heavy majorities, yet Buchanan was
elected nevertheless.
We illicit cito two or three other
general rules ot this character upon
which poliiicians have been wont to
rely, but which have finally enconu"
tereil except ions and then ceased to
bo trusted; but thoso who have reterroil
to will snttieo to warn the Democrats
that they cannot safely count
upon success in next year's election,
merely because a largo body of die*
gtisted Republicans in all parts ot
ihe coun'iy stayed away fiom the
polls last fall, and thus enabled the
Democrats to olect a handsome ma^
jority of tlio House of Representatives.
So tar a* the llouso is concornedv
tlie result of the Presidential
campaign will depend tar more upon
how the Democratic majority act
during the coming session, than
upon the fact that they obtained that
majority in iho elections of the past
year. Indeed, should the Democrats
in the House iail to meet the
1'uwiiu on me euojectoi
reform, tlio pcoplo will bo likely to
seize tlio opportunity of tlio approaching
national contests to set
aside in a very marked manner a
precedent which lias heretofore exerted
a irood deal of influence noon
%J I
party lcu'ioiB.?N. Y. Sun.
So.mk ladies of Chicago liavo boon
poisoned by wearing tho striped or
zebra stockings. Tho arson io used in
the coloring did i!.
Sincerity.?Givo us sincere friendship
or none. This hollow glitter of
smiles and words compliments that
mean nothing? protestations ol aftoc
utm us bouu as 1110 iroin irom chain
pagne?invitations that are pretty
eentenccs, uttered bccauso such things
aro customary arc all worthless. Thoro
is no ncod ol them. It is proper to bo
civil and courteous to the most in?*
different .Uran/jerj but why assume
iriendship's outward show when no
iculity underlies it? When one foeh
friendship, tlio object of that senti inont
cannot huIter, and leave our
hearts untroubled?cannot bo slandered
leaving us unharmed.
Paro ned.?Tho Governor has par
cloned Charles Sims, convicted of burglary
and larceny at iho Octobcr, lS7.r),
term of tho Court of Sessions for
Union County and scntoncod to six
month in the penitentiary. Tho Solicitor
and J udgc recommend tho pardon,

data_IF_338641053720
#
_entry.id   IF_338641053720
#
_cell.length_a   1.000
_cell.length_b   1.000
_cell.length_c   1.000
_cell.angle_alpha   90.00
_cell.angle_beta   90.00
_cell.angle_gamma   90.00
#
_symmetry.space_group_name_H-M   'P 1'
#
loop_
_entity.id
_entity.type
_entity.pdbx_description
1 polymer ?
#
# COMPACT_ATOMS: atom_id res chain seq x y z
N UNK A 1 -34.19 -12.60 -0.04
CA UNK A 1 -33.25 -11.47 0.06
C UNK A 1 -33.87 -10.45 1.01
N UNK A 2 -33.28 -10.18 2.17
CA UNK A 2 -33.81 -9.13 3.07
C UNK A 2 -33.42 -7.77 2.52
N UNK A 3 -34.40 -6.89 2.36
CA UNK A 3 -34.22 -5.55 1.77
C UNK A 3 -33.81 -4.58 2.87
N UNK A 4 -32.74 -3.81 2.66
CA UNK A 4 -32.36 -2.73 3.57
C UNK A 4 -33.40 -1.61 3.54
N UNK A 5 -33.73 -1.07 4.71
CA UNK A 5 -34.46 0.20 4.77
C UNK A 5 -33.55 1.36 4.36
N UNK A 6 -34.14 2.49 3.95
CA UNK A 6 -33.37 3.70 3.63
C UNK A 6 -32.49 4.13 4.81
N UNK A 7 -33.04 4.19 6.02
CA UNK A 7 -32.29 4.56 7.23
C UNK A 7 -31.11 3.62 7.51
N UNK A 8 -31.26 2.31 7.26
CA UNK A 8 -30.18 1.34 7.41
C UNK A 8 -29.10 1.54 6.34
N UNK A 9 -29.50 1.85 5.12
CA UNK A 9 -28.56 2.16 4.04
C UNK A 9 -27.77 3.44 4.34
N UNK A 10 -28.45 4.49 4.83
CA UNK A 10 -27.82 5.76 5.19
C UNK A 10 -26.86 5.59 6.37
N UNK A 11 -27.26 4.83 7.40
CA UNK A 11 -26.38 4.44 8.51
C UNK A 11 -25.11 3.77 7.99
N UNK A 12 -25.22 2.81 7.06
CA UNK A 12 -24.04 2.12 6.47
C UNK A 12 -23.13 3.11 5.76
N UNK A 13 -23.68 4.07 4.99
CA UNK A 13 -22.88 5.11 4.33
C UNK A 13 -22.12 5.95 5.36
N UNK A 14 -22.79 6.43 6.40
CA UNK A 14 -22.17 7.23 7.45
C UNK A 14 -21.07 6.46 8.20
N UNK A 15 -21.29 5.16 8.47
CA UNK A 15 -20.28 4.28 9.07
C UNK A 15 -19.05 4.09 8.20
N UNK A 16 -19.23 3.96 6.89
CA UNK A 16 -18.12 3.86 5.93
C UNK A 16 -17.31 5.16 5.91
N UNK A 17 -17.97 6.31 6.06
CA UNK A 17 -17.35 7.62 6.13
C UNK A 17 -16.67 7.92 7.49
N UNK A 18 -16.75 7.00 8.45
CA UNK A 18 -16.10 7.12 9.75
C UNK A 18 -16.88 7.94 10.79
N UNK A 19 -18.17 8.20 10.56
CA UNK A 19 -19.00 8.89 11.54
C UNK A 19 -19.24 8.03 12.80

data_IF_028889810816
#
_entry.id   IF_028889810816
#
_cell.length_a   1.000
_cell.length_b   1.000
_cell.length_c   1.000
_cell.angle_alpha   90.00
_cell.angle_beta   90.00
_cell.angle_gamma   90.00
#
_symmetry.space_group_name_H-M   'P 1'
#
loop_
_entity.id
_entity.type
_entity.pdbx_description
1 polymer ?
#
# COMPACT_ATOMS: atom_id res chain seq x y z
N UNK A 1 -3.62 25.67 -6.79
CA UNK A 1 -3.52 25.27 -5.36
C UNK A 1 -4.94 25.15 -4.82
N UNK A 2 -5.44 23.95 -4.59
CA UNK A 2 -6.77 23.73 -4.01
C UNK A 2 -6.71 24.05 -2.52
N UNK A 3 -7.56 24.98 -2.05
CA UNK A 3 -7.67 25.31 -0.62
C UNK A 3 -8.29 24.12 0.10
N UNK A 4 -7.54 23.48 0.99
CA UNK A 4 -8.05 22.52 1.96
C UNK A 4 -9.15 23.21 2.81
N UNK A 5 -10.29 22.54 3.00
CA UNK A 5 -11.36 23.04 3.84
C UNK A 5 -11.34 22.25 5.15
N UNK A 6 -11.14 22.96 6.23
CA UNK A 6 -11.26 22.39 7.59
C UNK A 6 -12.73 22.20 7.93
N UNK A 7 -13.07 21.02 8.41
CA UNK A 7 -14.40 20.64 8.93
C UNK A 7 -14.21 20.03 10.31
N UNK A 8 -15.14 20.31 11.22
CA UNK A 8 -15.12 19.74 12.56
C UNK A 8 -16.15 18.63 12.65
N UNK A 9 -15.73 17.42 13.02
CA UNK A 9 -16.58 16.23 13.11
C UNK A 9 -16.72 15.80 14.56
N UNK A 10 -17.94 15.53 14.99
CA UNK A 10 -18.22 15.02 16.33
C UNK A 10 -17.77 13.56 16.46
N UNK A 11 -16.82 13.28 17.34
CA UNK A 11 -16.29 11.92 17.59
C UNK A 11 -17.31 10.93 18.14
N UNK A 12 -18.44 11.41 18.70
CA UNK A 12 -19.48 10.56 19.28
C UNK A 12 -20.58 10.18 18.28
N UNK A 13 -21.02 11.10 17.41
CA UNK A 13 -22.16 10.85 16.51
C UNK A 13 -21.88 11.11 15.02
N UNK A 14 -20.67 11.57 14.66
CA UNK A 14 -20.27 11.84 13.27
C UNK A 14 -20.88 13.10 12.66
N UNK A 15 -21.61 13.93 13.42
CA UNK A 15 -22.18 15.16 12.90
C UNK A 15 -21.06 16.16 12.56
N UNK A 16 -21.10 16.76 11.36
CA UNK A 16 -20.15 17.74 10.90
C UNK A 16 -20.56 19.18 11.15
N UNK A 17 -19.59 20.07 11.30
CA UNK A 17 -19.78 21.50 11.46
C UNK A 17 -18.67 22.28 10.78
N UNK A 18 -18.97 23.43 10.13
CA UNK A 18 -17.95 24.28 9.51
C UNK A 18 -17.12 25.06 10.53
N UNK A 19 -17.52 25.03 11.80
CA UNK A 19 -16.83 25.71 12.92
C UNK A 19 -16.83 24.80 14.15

and slate that the evidenco did
not warrant a conviction.
? Zoroaster
says: "When you doubt,
abstain." lloylo says: "Trump und
take the trick
One of tlic sons of Qucon Victoria
luis placed himself at the head of tho
tompcrance movement in England.
Tho Columbia Union-Herald, tho
Republican organ in this State, admits
j that the last election in this
State for members of Congress was
illegal, beccauso of the want ol "contiguity"
of tlio counties composing
the Third District.
Hon. Kcrnando Wood declines tlio
furthoi' use of his name as a candidate
for tlio speakership ol the next House
of Representatives, lie says ho is not >
a canidadalc and will not.he a party to
tho contest now going on lor thai officio
? -
A three year old boy asked his
mother to let him have his building
bricks to play with, but she told her
darling that it was Sunday, and
therefore not proper for him to have
tvim 1/111, mam iililj tiillU I HO
hopeful, "I'll build a church." lie
got the bricks.
A little boy carrying 6omo egga
home from the shop dropped them.
"Did you break any?" asked hh
1? 1 ? * II 1 "
lui/iuvi, ? nuii nc ioiu ner oi it. ".No"
said the little follow, "but the aliells
came off some of 'em."
... + 4^ -?
J. A. Tolly, of Anderson, killed an
eagle recently.
The VOUIIAT men <it I I al\tn>a niwl
a --
Cukesbury speak of forming a rillo
Nino prisoners were recently
placed in the penitentiary from Mnrion
"Jim," inquired a schoolboy of one
of his matos "what is tho meaning of
VollooV'' (I I 1 * 1
J/UI1 i, yull KIIOW 1110 mastor
licked mo in school yoaterday?" "Yes."
"Well, lie wasn't satisfied with that,
but kept mo alter'school and licked
mo again. That is what I call relick."
? - ~ - ?
Capt. Snnford and Prof. Thomas
Archer, of London, havo boon ap
pointed on 1th instant as cxocutivo
commissioners to the Philadelphia
Centennial exposition.
Tho Prince of Wales has an incomo
!iiir>ii!illu a!' ci 1 'i nrtrt
J "* * *V,WV.
Mr. Kerr, candidate lor tlio Speaks
endup, 1 or hard money. Hard
money is vory good, if a man can
get enough of it.
An Irish tablecloth peddler, named
Dronnan, was found dead in Anders
Hon countv recentlr
V "
Mr. 10. O. McCulIough lias been appointed
agont of llio Southern
jnoss Company at Uroonvillo.
Attempts Imve boon made to throw
tlio ears off the track near CJroonwood.
Tho Now ICra adviaou lynch law.

xml | txt